Are You Using Electronic Disclosures?

If your plan uses electronic delivery of required disclosures to employees, you are likely simplifying the disclosure process, making information delivery more reliable and reducing plan administration costs, according to the Principal Financial Group.

Principal's Electronic Delivery of Participant Disclosure Materials is a guide for plan sponsors to the Department of Labor (DOL) and Internal Revenue Service (IRS) requirements regarding the use of electronic means to deliver ERISA-required and other notices to employees.

This brochure describes approved electronic delivery options, such as the DOL's Electronic Disclosure Safe Harbor, which enables sponsors to meet the requirement that delivery methods are "reasonably calculated to ensure actual receipt of the material." In addition, there is a summary of the IRS's Electronic Media Guidance, which conforms to the principles of the DOL's safe harbor.

A helpful list of important required notices and disclosures, specifying the information that should be included in the disclosures and which electronic delivery options may be used by plan sponsors, is included.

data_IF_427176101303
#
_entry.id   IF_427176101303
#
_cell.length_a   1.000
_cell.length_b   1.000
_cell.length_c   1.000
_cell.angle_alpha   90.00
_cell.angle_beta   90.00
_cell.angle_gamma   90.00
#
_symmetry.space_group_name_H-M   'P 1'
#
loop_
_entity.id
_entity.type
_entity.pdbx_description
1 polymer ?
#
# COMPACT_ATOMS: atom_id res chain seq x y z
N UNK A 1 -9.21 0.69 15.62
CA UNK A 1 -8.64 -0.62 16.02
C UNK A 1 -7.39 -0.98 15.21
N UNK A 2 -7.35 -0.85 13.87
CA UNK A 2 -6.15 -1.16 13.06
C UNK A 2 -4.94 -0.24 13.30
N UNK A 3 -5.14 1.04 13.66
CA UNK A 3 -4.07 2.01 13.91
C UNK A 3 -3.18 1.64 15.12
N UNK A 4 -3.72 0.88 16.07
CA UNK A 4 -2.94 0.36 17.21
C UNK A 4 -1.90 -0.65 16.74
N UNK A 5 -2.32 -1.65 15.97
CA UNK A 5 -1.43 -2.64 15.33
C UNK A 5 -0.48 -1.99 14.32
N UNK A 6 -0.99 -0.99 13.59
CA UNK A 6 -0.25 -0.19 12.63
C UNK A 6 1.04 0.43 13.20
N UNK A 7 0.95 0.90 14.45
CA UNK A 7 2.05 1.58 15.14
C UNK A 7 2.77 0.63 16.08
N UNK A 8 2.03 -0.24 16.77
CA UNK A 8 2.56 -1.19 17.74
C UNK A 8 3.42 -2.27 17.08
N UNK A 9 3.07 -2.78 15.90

This practical and concise booklet is available at http://tinyurl.com/ElectronicDisclosures.

For plan sponsor use only, not for use with participants or the general public. This information is not intended as authoritative guidance or tax or legal advice. You should consult with your attorney or tax advisor for guidance on your specific situation.

Kmotion, Inc., P.O. Box 1456, Tualatin, OR 97062; 877-306-5055; www.kmotion.com

© 2015 Kmotion, Inc. This newsletter is a publication of Kmotion, Inc., whose role is solely that of publisher. The articles and opinions in this publication are for general information only and are not intended to provide tax or legal advice or recommendations for any particular situation or type of retirement plan. Nothing in this publication should be construed as legal or tax guidance; nor as the sole authority on any regulation, law or ruling as it applies to a specific plan or situation. Plan sponsors should consult the plan's legal counsel or tax advisor for advice regarding plan-specific issues.